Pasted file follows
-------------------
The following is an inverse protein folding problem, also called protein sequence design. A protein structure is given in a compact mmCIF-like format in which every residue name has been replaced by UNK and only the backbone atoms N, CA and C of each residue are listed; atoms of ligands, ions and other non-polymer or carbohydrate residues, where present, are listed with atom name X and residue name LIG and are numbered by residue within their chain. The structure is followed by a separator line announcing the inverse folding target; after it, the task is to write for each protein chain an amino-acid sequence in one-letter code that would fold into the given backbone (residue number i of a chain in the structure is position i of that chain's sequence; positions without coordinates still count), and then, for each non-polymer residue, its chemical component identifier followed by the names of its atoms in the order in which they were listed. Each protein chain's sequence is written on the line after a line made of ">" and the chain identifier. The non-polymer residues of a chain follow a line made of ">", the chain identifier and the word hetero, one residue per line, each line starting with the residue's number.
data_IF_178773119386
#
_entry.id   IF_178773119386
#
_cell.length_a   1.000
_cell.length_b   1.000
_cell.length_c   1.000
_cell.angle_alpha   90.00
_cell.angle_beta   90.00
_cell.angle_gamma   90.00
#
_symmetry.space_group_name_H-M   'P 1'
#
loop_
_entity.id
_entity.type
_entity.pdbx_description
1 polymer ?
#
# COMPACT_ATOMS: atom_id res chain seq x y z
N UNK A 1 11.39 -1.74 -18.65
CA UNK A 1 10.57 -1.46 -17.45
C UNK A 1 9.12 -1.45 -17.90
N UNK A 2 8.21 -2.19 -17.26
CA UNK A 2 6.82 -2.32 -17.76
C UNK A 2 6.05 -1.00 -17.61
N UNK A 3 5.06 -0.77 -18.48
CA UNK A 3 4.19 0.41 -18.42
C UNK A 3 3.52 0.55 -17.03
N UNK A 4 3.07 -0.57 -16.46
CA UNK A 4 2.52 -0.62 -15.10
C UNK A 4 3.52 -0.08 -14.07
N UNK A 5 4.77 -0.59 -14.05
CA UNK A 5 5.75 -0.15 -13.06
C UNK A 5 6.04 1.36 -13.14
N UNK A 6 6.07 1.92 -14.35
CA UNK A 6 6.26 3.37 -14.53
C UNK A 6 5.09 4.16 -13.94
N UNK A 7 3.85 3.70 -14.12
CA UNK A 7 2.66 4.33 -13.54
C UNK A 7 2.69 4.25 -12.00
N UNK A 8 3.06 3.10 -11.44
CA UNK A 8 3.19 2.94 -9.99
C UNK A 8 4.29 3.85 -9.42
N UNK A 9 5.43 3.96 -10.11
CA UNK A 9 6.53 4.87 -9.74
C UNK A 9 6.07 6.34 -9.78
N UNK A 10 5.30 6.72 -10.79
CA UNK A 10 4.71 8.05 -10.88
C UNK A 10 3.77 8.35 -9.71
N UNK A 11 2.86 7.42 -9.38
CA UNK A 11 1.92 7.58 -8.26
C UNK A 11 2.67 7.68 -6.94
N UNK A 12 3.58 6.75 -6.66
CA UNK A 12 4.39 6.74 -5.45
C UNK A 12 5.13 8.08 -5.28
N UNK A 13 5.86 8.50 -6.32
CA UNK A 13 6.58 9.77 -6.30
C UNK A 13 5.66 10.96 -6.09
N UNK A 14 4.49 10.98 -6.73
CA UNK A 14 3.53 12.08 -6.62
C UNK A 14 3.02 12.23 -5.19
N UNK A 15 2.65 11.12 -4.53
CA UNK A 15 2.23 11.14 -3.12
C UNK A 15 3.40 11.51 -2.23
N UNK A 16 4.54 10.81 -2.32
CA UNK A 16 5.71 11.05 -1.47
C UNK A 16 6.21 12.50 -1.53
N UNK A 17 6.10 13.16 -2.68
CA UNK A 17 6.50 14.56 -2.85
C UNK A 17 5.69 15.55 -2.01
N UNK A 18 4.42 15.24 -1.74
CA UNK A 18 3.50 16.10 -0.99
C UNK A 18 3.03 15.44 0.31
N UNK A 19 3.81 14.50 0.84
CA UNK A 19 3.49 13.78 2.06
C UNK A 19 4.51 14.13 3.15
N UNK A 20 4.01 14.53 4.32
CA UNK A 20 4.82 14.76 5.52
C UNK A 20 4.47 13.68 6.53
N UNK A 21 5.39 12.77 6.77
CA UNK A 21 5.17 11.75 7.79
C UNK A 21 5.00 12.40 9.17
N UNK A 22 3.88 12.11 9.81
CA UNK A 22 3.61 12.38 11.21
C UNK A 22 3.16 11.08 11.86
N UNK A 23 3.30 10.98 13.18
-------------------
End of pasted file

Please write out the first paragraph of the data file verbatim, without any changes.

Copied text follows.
The following is an inverse protein folding problem, also called protein sequence design. A protein structure is given in a compact mmCIF-like format in which every residue name has been replaced by UNK and only the backbone atoms N, CA and C of each residue are listed; atoms of ligands, ions and other non-polymer or carbohydrate residues, where present, are listed with atom name X and residue name LIG and are numbered by residue within their chain. The structure is followed by a separator line announcing the inverse folding target; after it, the task is to write for each protein chain an amino-acid sequence in one-letter code that would fold into the given backbone (residue number i of a chain in the structure is position i of that chain's sequence; positions without coordinates still count), and then, for each non-polymer residue, its chemical component identifier followed by the names of its atoms in the order in which they were listed. Each protein chain's sequence is written on the line after a line made of ">" and the chain identifier. The non-polymer residues of a chain follow a line made of ">", the chain identifier and the word hetero, one residue per line, each line starting with the residue's number.